For the next three years, Zoe and David worked hard to build up their wholesale accounts before opening their second store, a 22-square-metre coffee bar in Flinder’s Lane in May 2014 – the first day of the 2014 Melbourne International Coffee Expo.
“That’s when it dawned on us that maintaining coffee quality between two venues was going to be hard. I looked back at the business model I learned from Craig and Rocky at Veneziano,” David says. “They had sold me a percentage of a café and I was really invested in it. I knew we could give the same opportunity to others and expand at the same time, so I applied the theory to our third store in Southern Cross Lane. We had five Axil staff buy in 10 per cent each, and we retained 50 per cent of the store.”
That was the start of Axil’s “buy in” model, which has incidentally become an employment magnet for the brand.
“I was always told ‘you’re better off to own 50 per cent of a rockstar than 100 per cent of a lemon’. Ultimately, hospitality is all about the people standing in the store. I can’t physically be in two places at once, so the only way to do it was to have passionate partners in each store. We now have 17 staff that own shares in Axil,” David says.
David’s management team even takes the burden of paperwork off its store owners’ hands, managing the pay roll, supplier payments, and data entry from a central office, so they can focus solely on running the business.
“Café ownership is challenging, with all the levels of permits, compliance, and paperwork needed, plus the cost of equipment, it makes it prohibitive for people to start on their own,” David says.
There are currently 15 Axil-branded stores in Melbourne – 11 CBD-based and four suburban locations. This includes Chadstone Shopping Centre and Melbourne Airport, the latter of which opened six weeks before COVID-19 lockdown restrictions, reducing turnover by 90 per cent in a matter of days.
For David, securing the right store location has always been about finding places with high foot traffic, which ideally converts into sales.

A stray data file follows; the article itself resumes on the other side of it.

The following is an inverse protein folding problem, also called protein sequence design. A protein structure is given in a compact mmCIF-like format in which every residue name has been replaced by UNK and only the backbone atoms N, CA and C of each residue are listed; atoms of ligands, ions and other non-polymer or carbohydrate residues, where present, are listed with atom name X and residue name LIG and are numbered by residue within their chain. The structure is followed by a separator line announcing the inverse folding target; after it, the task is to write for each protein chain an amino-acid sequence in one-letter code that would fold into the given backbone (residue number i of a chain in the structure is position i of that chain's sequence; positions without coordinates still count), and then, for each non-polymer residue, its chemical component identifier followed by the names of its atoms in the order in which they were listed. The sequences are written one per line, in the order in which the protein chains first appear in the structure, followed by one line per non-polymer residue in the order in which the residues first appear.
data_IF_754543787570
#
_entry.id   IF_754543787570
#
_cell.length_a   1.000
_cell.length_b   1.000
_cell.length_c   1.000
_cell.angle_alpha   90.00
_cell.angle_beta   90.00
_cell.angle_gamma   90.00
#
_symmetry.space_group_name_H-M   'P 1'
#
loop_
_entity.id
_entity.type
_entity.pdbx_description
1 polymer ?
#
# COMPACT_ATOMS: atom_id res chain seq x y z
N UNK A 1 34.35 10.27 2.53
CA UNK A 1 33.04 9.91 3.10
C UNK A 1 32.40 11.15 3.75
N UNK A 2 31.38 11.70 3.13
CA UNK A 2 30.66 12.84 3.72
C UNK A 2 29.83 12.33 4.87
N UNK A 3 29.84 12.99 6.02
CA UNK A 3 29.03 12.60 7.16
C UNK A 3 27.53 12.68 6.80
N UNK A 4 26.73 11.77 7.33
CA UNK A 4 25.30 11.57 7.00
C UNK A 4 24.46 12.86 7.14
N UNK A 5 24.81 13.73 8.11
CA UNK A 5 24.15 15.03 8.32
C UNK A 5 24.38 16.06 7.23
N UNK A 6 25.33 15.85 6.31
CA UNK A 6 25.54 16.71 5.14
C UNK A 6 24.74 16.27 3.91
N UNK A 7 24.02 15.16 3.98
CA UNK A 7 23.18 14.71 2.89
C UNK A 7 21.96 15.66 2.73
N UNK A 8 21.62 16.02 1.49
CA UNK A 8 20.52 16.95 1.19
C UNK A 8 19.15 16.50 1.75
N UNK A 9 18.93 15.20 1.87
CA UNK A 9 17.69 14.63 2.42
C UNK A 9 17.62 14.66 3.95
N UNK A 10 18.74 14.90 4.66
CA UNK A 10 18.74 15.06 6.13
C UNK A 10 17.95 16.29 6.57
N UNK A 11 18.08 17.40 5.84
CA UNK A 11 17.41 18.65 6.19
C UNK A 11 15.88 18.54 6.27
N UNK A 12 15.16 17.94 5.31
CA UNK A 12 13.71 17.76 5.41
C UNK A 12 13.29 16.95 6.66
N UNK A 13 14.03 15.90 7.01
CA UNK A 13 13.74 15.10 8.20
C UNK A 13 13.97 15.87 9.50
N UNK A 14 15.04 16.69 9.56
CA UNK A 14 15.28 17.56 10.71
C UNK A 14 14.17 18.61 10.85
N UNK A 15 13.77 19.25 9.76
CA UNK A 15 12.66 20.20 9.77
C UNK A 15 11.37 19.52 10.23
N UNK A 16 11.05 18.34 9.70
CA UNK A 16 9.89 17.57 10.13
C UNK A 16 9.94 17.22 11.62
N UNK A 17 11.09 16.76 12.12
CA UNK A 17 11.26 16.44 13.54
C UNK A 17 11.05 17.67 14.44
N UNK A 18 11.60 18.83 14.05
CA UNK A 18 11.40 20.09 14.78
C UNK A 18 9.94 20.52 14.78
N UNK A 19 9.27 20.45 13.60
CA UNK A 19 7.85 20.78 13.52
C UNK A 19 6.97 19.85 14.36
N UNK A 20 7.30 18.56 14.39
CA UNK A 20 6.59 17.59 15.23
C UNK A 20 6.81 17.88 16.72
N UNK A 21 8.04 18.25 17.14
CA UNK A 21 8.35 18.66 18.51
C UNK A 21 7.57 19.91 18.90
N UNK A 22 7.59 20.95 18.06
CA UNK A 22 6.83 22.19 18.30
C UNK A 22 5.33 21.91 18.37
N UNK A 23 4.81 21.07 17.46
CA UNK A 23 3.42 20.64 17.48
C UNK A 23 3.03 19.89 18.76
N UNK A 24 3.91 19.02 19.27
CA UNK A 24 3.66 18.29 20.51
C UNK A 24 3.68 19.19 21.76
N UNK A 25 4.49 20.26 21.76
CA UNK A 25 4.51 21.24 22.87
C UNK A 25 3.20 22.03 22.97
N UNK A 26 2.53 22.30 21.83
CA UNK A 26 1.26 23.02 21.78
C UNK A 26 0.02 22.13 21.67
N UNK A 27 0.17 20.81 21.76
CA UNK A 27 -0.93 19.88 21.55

“Thirty million people a year go to Chadstone, and the volume of travellers at the airport pre-lockdown exceeds that number. Everyone wants a decent cup of coffee. In places like Chadstone and the airport, rent is high, but so is foot traffic,” David says. “Our other model – which was good in theory before COVID – was to open Monday to Friday in the CBD. You avoid weekend penalty rates and it’s a more appealing lifestyle for staff.”
While the coronavirus has put a spanner in the works for many business owners, David is confident he has the structure and team to overcome the challenges of the pandemic. He’s even optimistic about opening four inner-city Melbourne venues in the coming months: Collins Arch, Flinders Gate, Richmond, and Wesley Place.
“I think we can do more stores. There’s space in the market for more. How many is too many? Well, it’s a big city. Five million people are looking for good quality coffee,” David says.
While some roasters choose to grow under different-named venues, David is proud to display the Axil name as the brand continues to grow, as long as product quality is maintained.
“To be honest, it was great when Zoe and I roasted and delivered the coffee. We had more personal contact with customers, but over the years, our quality has improved as we have grown,” David says. “We have a lot more resources committed to Axil now.”
While there is never one correct career path to successful business ownership, constant learning and development are essential. For David, he says his competition career and business dealings have given him the skills and experience to become a better businessman.
“I wouldn’t be where I am today without experiencing the WBC in terms of meeting coffee farmers and developing connections. Equally, I wouldn’t have been able to grow Axil into a multi-site business unless I had done a business degree with an understanding of HR and lease negotiation. The two have complemented each other,” he says.
David insists he is still capable of jumping behind a coffee machine when required, but is content with the work-life balance the growth of Axil Coffee has afforded him, which includes spending more time with Zoe and daughters Raina and Milla.
“[On reflection], competition has always been part of my daily life, from racing go karts when I was a kid, to barista competitions or building a coffee roasting brand, it’s something that drives me,” he says. “But ultimately, it’s what I enjoy.”
This article appears in the October 2020 edition of BeanScene. Subscribe HERE.